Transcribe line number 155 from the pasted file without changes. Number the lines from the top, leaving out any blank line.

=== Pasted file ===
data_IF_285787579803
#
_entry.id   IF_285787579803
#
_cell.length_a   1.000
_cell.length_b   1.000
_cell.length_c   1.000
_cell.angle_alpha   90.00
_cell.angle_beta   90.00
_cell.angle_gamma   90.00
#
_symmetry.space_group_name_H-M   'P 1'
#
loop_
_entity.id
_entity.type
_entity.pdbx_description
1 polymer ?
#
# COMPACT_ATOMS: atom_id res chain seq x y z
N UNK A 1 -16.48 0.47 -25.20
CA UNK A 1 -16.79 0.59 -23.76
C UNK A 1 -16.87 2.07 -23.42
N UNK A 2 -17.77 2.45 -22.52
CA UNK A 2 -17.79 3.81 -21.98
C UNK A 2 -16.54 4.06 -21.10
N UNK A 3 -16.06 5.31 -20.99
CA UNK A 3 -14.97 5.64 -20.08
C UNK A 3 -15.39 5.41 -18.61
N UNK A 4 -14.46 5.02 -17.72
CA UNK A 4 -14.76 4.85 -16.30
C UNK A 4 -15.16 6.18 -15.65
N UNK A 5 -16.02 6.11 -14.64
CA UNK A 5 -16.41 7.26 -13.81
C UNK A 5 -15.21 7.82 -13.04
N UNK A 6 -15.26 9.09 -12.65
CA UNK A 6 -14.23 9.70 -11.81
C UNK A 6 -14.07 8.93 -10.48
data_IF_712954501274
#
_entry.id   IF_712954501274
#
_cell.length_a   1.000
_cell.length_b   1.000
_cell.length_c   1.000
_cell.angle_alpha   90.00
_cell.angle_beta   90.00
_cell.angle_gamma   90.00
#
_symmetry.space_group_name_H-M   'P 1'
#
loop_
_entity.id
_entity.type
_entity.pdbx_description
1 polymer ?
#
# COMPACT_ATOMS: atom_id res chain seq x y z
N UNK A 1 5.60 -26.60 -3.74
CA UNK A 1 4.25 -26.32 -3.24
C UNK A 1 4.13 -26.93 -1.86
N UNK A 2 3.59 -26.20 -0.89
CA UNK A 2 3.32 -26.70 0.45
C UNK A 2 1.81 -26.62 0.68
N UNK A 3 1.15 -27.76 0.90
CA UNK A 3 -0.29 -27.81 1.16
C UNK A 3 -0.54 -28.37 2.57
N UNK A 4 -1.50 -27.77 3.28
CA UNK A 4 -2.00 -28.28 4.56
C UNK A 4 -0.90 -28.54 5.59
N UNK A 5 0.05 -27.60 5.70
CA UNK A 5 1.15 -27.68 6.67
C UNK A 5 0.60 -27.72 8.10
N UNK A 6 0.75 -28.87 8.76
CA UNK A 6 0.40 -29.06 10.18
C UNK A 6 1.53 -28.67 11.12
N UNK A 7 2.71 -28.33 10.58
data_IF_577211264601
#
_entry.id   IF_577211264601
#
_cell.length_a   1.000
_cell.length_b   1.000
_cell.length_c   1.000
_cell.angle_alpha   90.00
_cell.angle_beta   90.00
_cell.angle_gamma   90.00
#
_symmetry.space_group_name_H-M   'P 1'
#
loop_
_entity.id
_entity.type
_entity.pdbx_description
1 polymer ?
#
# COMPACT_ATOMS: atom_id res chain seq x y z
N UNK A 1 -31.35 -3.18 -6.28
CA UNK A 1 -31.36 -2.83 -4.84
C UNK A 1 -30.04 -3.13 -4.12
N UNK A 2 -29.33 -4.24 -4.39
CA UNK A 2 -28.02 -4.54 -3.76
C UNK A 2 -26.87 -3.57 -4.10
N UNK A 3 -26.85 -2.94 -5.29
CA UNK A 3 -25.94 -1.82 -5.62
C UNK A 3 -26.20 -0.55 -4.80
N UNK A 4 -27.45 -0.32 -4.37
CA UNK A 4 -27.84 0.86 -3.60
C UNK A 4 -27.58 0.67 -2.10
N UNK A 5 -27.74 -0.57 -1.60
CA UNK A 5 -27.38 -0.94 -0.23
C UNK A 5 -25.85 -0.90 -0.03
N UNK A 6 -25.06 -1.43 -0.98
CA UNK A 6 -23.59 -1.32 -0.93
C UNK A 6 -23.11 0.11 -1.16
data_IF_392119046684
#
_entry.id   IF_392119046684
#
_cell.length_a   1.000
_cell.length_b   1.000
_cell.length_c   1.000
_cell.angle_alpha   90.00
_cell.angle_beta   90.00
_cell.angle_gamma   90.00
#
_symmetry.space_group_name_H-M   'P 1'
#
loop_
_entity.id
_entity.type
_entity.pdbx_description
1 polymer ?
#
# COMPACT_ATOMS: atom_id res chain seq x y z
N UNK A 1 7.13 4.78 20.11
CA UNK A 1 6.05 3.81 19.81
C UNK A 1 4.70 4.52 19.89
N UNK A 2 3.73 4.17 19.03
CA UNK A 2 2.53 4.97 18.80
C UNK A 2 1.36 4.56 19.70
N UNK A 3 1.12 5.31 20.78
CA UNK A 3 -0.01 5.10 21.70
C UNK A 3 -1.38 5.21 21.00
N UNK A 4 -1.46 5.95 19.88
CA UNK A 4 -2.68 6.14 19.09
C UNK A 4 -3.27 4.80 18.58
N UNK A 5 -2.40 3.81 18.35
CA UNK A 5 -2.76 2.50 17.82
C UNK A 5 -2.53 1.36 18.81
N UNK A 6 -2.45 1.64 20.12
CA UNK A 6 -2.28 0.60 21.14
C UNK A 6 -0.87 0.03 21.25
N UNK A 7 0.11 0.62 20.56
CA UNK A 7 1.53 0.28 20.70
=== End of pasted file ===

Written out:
CA UNK A 7 1.53 0.28 20.70